“One of the most important lessons we have learned since Katrina and the failure of the federal levee system is it is us – the people – who have to make things happen,” Guidry said.
It was wetland biologist Andy Baker and the Lake Pontchartrain Basin Foundation who saw an opportunity to use the dredge material for a major piece of the restoration effort: building wetlands at the mouth of the bayou.
For more than two months, Baker and a team of volunteers have been creating shoreline walls by stacking black DeltaLok bags filled with 40 pounds of dredged sediment. Plant roots can grow through the permeable bags, allowing vegetation to strengthen and stabilize the banks. For now, the bags are attached to one another with spiked plates.
The eastern and western walls are now complete, and crews have begun to pump dredged sediment behind the walls to create a half-acre mudflat in which native grasses can be planted.
Improved water management will also require keeping tabs on invasive species that displace native plants and animals, said Martin O’Connell, an associate professor of environmental science at the University of New Orleans and the director of UNO’s Nekton Research Laboratory. One of the worst offenders is the Rio Grande cichlid, which likely were dumped from aquariums and found their way into the bayou.
O’Connell said there are already encouraging signs that species of fish that have been absent from the bayou for decades will return. Just a few weeks ago, he spotted a leatherjacket, a fish he’s never seen there.
Meanwhile, he has been monitoring a program to restock the bayou with redfish. He tags them with radio transmitters that are marked with his phone number. (If you catch one, please call him; he wants to know the details.)
In addition to a wildlife habitat that will help kick-start the bayou’s renewed flow and ecosystem, Baker said the wetlands will be aesthetically pleasing. They’ll be a classroom for young people and a resource for people eager to “see nature without leaving the city.”
When shrimp, crabs, fish and other species move in from the lake, they’ll be able to rest, hide, feed and breed in the manmade wetland’s lush marsh grasses.
The project is a “gesture of hope and rebirth,” Baker said, while acknowledging that building wetlands continues to be a trial-and-error process.
Lots of testing lies ahead, however, before the bayou and the lake can be more fully reconnected. As the lake pushes more water into the bayou, seven real-time monitoring sites will measure water and oxygen levels, salinity, temperature and conductivity.
A small amount of salinity is a good thing; it acts as a natural herbicide, said Schexnayder, the Wildlife and Fisheries official. But too much will kill cypress trees and other native vegetation.
It’s a delicate balance, but that has always been true of the bayou. The lake pushes water into the bayou. Another kind of movement is created when drains operated by the Sewerage and Water Board, or the intake valves that feed City Park’s bayous and lagoons, are adjusted for water height.
While it’s exciting to imagine throwing the gates open and returning a whole host of species and semi-natural tidal flow to the bayou, all the parties involved acknowledge that flood protection must be prioritized. The gates must be closed during tropical storms because the higher lake water would push into the bayou.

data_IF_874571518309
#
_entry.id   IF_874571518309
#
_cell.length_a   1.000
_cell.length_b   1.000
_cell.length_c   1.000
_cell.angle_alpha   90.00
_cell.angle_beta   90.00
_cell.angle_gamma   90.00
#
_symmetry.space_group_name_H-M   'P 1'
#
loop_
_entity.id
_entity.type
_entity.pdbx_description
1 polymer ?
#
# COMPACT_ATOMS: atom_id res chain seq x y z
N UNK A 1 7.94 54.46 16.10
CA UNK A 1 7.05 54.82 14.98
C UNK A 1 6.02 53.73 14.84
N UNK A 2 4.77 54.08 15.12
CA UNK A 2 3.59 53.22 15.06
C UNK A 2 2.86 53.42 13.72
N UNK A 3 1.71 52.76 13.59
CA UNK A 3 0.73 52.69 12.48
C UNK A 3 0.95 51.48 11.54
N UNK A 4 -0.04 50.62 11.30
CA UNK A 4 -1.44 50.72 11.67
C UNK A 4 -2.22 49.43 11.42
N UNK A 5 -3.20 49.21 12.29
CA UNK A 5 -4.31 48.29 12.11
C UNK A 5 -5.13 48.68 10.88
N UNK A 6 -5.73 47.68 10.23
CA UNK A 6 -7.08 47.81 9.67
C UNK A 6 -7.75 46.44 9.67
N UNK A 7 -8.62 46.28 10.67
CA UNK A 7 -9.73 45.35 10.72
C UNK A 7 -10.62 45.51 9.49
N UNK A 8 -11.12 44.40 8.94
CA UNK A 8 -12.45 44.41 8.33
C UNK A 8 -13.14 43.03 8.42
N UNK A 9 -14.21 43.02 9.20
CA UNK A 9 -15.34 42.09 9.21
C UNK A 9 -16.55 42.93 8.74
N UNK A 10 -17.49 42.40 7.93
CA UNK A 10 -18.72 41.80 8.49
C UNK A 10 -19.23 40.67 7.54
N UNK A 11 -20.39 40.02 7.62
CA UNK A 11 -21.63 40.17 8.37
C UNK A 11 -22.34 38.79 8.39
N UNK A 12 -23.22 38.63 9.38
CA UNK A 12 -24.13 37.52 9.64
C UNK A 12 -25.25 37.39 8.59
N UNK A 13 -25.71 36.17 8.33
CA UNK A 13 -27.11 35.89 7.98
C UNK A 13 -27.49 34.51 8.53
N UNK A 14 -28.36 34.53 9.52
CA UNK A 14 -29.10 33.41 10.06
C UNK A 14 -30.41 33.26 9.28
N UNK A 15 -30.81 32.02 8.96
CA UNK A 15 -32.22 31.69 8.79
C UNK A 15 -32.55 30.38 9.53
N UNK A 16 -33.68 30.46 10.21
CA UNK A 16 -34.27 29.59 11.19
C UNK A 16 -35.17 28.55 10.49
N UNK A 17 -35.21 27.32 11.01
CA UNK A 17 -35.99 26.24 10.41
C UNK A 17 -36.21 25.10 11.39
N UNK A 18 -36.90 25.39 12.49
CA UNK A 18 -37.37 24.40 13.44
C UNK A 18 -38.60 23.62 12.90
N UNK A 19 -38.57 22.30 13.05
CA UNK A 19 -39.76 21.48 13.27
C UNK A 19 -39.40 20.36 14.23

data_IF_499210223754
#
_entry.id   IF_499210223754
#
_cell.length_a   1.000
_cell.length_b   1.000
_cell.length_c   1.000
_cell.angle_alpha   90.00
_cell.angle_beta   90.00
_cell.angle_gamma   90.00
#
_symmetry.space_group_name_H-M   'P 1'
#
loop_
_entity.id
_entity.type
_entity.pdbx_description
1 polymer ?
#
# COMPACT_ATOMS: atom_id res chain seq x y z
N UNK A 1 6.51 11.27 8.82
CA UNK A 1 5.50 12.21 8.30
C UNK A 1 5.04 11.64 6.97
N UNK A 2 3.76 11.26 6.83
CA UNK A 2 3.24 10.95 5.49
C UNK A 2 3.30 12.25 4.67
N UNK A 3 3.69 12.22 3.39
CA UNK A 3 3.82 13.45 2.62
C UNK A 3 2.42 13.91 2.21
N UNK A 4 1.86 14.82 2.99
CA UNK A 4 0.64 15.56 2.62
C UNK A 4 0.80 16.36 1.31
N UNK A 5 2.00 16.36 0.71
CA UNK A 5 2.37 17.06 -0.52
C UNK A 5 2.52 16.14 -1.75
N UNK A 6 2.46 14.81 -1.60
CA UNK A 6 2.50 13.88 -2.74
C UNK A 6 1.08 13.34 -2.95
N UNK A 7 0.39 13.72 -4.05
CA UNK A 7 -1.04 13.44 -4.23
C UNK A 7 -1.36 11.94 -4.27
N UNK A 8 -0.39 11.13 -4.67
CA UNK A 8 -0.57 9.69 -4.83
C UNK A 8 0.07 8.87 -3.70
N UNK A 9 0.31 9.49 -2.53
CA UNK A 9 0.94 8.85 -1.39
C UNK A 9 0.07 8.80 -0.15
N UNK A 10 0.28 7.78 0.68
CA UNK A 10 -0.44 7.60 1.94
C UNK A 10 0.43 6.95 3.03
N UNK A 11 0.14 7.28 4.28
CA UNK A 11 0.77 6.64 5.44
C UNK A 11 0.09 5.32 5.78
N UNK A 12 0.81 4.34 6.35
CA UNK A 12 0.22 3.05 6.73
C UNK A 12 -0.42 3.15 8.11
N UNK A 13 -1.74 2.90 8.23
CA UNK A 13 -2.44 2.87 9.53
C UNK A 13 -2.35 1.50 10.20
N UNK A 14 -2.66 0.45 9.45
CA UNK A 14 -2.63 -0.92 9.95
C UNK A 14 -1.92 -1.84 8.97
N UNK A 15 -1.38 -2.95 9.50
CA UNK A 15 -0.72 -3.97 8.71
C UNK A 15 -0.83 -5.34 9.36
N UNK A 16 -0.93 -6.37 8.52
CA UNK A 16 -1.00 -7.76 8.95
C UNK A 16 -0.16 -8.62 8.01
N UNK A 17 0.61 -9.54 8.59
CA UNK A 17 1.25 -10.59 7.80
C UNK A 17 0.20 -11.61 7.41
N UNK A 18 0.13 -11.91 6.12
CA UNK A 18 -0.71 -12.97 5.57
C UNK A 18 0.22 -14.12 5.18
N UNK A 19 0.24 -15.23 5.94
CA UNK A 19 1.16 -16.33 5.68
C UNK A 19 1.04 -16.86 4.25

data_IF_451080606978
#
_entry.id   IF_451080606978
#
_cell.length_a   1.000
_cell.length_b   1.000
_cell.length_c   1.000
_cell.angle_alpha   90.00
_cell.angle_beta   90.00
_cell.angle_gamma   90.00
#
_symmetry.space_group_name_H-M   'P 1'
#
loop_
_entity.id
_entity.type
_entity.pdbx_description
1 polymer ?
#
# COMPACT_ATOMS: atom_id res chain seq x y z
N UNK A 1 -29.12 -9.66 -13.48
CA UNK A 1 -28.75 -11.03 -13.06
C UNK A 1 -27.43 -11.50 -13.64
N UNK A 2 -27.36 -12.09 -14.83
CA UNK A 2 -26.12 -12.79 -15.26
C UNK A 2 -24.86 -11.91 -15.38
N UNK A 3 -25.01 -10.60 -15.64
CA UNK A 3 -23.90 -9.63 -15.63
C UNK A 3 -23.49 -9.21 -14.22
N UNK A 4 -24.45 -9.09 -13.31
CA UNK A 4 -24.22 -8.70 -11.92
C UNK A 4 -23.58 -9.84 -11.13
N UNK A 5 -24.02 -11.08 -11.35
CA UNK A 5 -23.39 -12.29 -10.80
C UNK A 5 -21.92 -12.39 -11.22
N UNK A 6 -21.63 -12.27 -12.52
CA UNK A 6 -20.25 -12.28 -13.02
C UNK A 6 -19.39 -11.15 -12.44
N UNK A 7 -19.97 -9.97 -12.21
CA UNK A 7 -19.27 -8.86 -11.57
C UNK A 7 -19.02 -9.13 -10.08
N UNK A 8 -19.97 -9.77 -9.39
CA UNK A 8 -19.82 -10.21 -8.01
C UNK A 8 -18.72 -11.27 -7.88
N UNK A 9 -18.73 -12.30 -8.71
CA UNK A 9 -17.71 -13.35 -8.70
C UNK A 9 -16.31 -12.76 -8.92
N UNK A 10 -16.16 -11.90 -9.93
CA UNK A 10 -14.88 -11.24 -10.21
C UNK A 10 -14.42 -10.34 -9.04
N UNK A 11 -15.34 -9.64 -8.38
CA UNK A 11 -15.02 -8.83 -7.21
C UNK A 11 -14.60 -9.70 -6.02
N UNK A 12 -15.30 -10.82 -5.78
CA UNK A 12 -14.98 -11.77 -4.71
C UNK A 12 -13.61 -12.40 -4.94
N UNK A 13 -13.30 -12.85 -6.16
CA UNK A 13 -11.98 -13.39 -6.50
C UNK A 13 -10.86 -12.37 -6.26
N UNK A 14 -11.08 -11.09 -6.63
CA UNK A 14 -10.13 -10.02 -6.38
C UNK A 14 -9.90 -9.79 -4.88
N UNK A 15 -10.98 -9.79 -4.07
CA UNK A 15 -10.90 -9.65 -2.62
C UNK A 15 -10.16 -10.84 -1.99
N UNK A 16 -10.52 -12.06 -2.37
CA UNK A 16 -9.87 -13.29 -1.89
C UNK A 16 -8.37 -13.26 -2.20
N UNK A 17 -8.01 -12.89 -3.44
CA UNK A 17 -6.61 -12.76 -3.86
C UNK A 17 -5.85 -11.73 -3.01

“We can’t have the gate open all of the time,” Schexnayder said — let alone take them out permanently.
It’s a different system than Jean-Baptiste Le Moyne de Bienville came upon 300 years ago, Schexnayder added, referring to the Frenchman who identified today’s French Quarter as the place to build what would become New Orleans.
Back then, Bayou St. John — Bayouk Choupic to Choctaw Indians and early European settlers — was a key trade route and an important source of food and other basic necessities for the nascent settlement. It provided easier access to the colony than the perilous 70-mile trek up from the river’s mouth. The bayou lost status as a commercial corridor when the Industrial Canal was opened in 1923.
Though Bayou St. John is not destined to become a channel for maritime commerce again, proponents of the restoration project say the ecological improvements will boost its recreational and economic value – seen already with an upsurge in fishing, crabbing and boaters.
And of course, as Hecht notes, waterfront property is priced at a premium, something he hopes other neighborhoods will discover and envy enough to start tearing down floodwalls no longer needed now that the mouths of the city’s three major outflow canals have been gated.
For centuries, Hecht said, New Orleans treated water as an industrial and commercial asset — when it wasn’t viewed as an outright threat. “We’ve come to realize now that water is an amenity that people pay a premium for in other communities,” he said.
O’Connell envisions tourists hopping off the streetcar at City Park with fishing poles in hand to spend an afternoon pulling out large redfish and speckled trout.
“We can touch it and walk on the banks and fish in it,” Guidry said, describing what makes the bayou unique. “It’s accessible in a way that we are learning waterways should be. It sets it apart from any other waterway.”
Marcella Singleton, a resident along the bayou for the past 15 years, said she wakes up grateful each day for her watery front yard.
“We are so inexorably connected to it and have been for hundreds of years,” she said. “I have had my head washed on St. John's Eve in a vodou ritual consecrated to Marie Laveau. I have attended both weddings and memorial services on the Blue Bridge and seen offerings both sacred and profane along the bayou's banks.
“The bayou is the soul of our community. It brings us all together.”This story was originally published by The Lens, an independent, nonprofit newsroom serving New Orleans.